It didn't take long for State Sen. Robert C. Wonderling's jump to private-sector work to set off political waves.

Montgomery County Commissioner Bruce L. Castor Jr., whose authority was cut by a power-sharing deal, said yesterday that he was considering a run to fill fellow Republican Wonderling's seat.

"If I got there, I would be in the majority with people who actually wanted to work with me," Castor said.

But he isn't the only Republican with eyes on the post: State Rep. Robert Mensch said yesterday via an e-mailed news release that he was a candidate. However, Mensch did not return a phone call after Castor said he might run, and Mensch also deleted a post at the Web site Twitter.com about running.

The race figures to be a heated partisan battle, with Democrats eager to turn their voter-registration gains in Bucks and Montgomery Counties into a Senate gain, said G. Terry Madonna, a political analyst with Franklin and Marshall College. Wonderling's 24th Senate district includes northern Bucks and Montgomery Counties, along with parts of Lehigh and Berks Counties. Wonderling, who Monday was named president of the Greater Philadelphia Chamber of Commerce, likely will be replaced in the Senate in a fall special election.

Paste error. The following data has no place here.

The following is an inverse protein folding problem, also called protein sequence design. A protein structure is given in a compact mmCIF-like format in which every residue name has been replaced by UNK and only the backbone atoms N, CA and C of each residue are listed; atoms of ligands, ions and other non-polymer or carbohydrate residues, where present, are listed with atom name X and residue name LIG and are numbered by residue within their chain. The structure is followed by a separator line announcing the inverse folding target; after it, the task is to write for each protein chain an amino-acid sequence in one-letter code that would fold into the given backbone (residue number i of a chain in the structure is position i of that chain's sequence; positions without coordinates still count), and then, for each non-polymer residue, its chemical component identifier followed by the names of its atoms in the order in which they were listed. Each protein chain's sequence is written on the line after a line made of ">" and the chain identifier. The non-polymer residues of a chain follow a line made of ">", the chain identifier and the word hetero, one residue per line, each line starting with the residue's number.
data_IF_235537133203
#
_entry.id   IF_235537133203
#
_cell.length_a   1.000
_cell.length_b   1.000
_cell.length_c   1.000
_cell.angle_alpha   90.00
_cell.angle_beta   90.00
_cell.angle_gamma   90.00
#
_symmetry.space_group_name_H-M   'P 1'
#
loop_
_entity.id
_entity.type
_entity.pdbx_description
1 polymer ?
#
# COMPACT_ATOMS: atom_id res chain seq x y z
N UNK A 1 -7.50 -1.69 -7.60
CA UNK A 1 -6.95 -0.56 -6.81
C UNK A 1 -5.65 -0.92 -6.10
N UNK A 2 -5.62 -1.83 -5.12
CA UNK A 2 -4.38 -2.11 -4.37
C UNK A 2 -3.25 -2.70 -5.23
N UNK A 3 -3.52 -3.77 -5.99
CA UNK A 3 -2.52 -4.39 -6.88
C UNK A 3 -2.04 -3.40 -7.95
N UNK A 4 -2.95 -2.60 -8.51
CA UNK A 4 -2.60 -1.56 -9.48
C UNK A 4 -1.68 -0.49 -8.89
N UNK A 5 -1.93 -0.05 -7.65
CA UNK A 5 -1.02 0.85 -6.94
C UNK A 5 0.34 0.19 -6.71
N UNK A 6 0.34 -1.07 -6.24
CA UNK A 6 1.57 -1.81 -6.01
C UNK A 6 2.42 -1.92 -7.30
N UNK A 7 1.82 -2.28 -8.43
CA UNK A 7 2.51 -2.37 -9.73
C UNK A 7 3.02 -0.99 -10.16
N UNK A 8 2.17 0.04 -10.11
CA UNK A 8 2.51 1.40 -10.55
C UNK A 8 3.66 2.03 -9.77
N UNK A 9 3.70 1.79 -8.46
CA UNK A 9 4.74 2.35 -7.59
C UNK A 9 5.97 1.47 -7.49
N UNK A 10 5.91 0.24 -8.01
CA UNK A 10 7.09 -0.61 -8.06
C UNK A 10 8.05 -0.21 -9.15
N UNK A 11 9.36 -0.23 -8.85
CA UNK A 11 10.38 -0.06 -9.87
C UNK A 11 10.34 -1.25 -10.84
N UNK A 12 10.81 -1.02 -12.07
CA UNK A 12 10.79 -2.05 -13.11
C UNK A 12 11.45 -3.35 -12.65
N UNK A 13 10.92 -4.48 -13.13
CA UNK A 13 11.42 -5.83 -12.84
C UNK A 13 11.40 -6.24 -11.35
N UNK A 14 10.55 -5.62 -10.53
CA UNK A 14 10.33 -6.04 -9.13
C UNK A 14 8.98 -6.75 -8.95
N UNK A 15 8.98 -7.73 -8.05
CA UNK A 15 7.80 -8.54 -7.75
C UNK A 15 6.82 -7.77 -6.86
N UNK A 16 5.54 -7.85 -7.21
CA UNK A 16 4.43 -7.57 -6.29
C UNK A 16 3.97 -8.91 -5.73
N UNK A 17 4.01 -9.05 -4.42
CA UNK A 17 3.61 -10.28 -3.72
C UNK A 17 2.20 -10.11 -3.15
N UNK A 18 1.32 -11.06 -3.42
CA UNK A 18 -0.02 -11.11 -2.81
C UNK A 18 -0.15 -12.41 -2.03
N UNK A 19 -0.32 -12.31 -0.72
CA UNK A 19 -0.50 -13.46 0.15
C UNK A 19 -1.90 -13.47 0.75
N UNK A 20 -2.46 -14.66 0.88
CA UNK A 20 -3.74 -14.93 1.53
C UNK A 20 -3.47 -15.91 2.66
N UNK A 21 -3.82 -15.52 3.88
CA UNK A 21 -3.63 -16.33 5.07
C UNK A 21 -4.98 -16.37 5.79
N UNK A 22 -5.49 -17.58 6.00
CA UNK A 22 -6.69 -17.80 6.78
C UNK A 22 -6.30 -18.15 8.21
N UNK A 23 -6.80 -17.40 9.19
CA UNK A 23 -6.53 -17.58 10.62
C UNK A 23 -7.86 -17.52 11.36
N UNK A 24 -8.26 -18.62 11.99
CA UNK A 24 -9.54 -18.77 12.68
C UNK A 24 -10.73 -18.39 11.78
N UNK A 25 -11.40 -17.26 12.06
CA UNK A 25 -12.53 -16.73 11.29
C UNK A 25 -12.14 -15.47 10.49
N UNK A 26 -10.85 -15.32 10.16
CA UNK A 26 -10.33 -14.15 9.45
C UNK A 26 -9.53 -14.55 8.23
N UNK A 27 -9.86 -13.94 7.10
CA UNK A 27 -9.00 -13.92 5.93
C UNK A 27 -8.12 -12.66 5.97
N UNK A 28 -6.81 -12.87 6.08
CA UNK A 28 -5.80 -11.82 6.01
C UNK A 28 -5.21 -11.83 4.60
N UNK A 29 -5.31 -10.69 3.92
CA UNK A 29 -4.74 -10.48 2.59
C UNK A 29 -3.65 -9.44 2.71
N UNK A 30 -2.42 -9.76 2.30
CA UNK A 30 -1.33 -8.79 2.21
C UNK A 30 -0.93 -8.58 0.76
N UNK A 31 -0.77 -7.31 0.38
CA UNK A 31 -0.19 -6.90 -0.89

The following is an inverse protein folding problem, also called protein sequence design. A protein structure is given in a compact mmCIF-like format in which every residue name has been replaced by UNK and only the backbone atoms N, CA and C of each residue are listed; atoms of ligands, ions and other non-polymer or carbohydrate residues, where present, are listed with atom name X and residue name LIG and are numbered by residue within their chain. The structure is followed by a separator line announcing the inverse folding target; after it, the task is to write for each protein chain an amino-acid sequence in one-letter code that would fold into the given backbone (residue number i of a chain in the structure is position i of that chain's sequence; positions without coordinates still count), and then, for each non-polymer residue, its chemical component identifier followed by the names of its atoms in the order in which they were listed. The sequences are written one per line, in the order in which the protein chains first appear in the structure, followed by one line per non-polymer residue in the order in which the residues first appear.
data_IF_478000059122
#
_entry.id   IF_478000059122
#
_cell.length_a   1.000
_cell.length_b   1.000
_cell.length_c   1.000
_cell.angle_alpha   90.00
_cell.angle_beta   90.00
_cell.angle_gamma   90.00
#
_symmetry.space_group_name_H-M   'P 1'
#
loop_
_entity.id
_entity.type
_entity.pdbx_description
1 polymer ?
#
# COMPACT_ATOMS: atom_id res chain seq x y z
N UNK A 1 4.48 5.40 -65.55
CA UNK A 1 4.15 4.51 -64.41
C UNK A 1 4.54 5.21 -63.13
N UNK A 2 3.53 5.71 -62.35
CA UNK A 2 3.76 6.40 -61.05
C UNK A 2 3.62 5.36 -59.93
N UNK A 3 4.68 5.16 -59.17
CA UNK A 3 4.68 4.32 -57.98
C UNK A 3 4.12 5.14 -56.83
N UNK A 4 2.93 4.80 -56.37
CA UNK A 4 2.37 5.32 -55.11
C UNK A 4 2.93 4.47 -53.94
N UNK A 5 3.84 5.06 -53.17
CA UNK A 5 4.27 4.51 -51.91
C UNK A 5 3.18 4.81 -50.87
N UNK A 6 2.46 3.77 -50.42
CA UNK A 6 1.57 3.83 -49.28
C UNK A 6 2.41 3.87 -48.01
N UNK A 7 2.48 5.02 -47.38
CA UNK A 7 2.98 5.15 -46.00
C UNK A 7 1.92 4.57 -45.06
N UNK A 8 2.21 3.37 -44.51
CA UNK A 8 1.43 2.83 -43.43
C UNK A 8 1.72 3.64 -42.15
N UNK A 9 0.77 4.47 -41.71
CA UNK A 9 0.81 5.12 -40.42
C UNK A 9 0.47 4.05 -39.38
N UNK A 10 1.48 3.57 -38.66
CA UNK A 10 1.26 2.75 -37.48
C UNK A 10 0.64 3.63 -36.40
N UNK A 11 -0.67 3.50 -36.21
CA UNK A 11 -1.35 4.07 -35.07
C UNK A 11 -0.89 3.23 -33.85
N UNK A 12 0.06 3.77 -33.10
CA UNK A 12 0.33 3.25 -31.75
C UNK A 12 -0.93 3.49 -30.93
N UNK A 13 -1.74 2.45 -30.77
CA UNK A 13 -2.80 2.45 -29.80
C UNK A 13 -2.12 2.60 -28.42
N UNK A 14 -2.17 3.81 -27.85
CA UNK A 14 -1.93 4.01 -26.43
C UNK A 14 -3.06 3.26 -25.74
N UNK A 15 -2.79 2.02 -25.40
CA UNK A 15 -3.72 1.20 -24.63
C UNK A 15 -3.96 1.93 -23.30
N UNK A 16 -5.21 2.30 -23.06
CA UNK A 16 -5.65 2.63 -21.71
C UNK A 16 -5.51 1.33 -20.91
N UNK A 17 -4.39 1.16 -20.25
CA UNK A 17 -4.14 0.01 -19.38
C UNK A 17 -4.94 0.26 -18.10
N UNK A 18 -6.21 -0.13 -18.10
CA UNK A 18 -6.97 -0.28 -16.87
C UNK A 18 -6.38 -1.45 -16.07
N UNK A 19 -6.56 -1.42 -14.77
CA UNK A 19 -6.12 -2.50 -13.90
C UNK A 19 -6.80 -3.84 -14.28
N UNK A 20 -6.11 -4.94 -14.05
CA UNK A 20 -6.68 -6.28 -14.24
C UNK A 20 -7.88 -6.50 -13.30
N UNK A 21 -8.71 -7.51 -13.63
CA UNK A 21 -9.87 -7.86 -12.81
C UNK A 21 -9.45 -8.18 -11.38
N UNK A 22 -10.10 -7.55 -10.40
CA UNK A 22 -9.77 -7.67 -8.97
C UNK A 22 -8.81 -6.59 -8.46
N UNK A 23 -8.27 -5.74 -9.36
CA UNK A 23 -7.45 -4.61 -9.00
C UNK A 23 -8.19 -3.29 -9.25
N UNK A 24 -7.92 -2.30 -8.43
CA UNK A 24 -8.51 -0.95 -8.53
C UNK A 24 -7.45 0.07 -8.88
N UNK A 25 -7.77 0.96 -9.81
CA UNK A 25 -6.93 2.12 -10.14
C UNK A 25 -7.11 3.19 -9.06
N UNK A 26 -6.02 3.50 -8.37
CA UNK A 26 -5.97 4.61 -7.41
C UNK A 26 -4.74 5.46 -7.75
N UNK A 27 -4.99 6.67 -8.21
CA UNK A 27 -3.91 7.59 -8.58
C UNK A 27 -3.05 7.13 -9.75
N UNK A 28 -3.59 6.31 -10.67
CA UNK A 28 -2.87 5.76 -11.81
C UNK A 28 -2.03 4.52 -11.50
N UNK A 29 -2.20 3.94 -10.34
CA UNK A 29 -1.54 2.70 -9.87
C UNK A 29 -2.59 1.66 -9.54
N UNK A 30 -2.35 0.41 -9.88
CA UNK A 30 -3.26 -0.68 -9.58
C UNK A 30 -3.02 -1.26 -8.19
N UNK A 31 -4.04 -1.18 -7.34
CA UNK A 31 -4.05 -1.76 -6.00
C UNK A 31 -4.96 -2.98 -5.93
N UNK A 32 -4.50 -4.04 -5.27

"I expect a major battle, probably the most expensive Senate election in state history - with all the stops pulled out," Madonna said in an e-mail. "Control of the Senate is not on the line, but the Republicans need to contain their losses in the suburbs or in a few years run the risk of being in the minority."

Castor said he would decide formally whether he was running within "days or weeks."

If he moved to the Senate, Montgomery County's judges on Common Pleas Court, who are all Republicans, would name Castor's Republican successor.

That could change the tone of county politics, since County Commissioners Chairman James R. Matthews, a Republican, aligned himself with the lone Democrat on the three-member body, Joseph M. Hoeffel III, out of differences with Castor.

Yesterday, Matthews said he believed Castor would have "an excellent chance" of maintaining Republican control of Wonderling's Senate seat.

"That would be very, very good for the party," Matthews said.

Should Castor leave for the Senate, Matthews said, he likely would continue his bipartisan agreement with Hoeffel.

"There's a greater potential for more unanimous votes," Matthews said.

Contact staff writer Derrick Nunnally at 610-313-8212 or dnunnally@phillynews.com.

Inquirer staff writer Amy Worden contributed to this article.